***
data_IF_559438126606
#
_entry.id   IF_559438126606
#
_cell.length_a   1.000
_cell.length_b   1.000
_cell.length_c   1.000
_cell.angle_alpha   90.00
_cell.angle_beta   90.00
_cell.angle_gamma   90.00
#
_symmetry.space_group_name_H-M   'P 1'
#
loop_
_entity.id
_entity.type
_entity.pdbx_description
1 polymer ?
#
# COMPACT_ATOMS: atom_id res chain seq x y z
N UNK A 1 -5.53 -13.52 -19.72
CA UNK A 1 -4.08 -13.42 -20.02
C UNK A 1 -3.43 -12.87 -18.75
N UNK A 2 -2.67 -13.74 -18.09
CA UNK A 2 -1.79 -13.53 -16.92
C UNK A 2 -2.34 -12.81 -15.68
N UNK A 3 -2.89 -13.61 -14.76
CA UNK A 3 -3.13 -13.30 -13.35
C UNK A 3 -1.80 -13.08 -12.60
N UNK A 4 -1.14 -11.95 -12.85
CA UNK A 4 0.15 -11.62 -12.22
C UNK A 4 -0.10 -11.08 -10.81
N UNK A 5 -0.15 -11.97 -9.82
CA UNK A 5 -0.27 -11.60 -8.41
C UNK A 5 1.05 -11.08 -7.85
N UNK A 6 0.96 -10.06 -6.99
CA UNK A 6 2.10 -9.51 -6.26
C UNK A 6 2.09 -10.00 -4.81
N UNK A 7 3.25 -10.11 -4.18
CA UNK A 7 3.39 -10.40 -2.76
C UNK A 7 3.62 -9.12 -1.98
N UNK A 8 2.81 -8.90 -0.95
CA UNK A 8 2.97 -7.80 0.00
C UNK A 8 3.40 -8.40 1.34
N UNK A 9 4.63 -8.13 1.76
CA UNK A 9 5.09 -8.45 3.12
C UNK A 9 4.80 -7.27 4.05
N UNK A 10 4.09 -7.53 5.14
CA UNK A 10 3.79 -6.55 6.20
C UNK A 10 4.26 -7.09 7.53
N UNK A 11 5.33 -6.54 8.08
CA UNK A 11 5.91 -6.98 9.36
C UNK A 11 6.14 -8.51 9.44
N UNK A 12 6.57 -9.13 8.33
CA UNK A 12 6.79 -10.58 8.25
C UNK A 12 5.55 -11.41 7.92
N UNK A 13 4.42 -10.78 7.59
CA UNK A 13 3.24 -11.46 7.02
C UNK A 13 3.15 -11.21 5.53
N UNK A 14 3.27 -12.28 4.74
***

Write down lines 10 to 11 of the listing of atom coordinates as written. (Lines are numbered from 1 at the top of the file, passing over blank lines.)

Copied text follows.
_cell.angle_gamma   90.00
#